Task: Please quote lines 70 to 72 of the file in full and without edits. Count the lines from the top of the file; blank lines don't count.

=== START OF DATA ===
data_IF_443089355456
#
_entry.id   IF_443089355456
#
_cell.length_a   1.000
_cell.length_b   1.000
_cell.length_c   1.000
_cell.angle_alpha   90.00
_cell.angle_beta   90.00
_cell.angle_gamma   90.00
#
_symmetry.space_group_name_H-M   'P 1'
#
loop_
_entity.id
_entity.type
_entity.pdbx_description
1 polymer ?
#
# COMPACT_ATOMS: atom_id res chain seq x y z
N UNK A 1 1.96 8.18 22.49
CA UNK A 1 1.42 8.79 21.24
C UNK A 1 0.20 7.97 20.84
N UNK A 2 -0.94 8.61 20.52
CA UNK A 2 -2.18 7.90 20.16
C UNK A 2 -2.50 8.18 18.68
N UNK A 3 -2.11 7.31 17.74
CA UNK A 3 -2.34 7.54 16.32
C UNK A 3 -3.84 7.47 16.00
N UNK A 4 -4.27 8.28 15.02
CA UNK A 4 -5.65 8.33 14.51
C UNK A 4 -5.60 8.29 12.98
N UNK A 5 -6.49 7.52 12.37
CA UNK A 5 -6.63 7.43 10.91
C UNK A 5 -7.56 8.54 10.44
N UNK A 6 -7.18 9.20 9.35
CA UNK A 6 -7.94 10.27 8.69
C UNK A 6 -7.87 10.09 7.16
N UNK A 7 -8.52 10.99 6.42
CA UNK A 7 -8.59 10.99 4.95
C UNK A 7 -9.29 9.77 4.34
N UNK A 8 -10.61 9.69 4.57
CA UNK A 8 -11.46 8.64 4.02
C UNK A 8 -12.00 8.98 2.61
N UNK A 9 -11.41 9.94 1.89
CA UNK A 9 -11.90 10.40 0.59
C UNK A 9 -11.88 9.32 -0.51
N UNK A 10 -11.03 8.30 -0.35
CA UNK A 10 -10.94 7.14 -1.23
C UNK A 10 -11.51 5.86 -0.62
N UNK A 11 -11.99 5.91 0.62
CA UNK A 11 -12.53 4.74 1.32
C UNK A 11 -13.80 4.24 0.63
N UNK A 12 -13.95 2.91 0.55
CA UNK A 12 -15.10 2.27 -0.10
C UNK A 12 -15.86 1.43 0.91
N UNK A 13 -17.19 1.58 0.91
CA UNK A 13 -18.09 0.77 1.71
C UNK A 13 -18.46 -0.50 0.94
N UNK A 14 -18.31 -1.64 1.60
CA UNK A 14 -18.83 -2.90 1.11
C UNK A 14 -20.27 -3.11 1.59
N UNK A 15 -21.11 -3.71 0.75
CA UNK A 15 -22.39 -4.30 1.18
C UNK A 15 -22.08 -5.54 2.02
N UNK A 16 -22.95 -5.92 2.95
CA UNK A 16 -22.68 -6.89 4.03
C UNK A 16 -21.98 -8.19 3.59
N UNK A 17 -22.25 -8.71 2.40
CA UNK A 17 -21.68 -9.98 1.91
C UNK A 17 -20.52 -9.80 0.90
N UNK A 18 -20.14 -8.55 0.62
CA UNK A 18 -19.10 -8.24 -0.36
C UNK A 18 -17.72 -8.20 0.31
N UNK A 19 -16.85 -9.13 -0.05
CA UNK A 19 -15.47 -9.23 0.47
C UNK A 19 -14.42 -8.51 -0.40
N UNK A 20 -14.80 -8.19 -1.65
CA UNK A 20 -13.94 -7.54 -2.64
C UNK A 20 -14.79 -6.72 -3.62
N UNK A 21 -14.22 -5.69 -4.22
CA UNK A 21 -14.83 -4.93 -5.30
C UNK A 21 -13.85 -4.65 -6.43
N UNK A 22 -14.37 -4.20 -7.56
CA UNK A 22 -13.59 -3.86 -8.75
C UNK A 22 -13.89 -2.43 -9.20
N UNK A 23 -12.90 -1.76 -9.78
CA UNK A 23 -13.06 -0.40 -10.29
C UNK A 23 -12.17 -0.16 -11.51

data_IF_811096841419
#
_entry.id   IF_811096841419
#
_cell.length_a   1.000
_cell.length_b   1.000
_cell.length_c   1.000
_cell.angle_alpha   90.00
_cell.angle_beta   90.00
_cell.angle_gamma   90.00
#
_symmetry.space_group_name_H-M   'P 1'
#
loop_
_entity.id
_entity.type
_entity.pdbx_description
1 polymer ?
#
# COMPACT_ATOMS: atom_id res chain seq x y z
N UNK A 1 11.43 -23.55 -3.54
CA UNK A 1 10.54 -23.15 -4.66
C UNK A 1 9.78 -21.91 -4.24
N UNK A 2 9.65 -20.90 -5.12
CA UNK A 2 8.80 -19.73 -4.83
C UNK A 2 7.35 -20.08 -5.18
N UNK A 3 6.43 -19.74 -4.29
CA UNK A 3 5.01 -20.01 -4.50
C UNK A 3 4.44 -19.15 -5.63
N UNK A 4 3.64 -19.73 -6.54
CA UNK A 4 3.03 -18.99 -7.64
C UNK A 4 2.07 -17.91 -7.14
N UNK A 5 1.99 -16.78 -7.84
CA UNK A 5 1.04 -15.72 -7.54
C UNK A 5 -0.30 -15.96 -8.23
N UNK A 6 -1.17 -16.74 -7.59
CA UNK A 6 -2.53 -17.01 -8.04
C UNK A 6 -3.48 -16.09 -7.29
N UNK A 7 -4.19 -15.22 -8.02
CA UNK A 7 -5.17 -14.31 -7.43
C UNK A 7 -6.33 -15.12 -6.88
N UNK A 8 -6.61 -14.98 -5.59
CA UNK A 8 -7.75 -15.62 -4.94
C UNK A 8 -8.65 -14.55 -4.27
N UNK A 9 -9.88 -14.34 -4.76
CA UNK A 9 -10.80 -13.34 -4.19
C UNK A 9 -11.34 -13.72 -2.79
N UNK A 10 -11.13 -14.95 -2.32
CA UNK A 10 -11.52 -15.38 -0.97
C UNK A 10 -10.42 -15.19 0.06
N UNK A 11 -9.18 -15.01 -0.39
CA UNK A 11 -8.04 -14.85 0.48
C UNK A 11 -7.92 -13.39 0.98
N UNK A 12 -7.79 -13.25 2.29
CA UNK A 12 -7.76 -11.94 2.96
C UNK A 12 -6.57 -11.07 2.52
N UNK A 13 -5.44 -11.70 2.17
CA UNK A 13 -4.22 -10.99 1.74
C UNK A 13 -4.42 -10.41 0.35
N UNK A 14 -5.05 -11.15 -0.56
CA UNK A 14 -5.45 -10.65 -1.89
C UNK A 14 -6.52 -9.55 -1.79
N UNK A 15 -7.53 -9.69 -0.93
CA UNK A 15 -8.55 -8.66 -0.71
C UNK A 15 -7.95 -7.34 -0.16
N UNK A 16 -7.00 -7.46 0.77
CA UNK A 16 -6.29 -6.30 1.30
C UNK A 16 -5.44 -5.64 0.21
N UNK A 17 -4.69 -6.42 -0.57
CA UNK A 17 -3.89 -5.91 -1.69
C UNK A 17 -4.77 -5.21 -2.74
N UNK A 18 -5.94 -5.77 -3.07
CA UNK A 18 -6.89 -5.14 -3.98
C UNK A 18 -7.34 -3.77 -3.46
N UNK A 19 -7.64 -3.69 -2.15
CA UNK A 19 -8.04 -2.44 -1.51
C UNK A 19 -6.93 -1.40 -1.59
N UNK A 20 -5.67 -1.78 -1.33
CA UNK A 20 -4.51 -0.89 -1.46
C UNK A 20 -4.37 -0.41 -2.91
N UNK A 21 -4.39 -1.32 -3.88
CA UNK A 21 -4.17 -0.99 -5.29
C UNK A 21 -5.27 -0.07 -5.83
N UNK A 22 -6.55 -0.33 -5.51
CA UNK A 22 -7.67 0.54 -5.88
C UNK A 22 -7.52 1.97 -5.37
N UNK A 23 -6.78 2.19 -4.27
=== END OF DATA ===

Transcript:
CA UNK A 17 -21.68 -9.98 1.91
C UNK A 17 -20.52 -9.80 0.90
N UNK A 18 -20.14 -8.55 0.62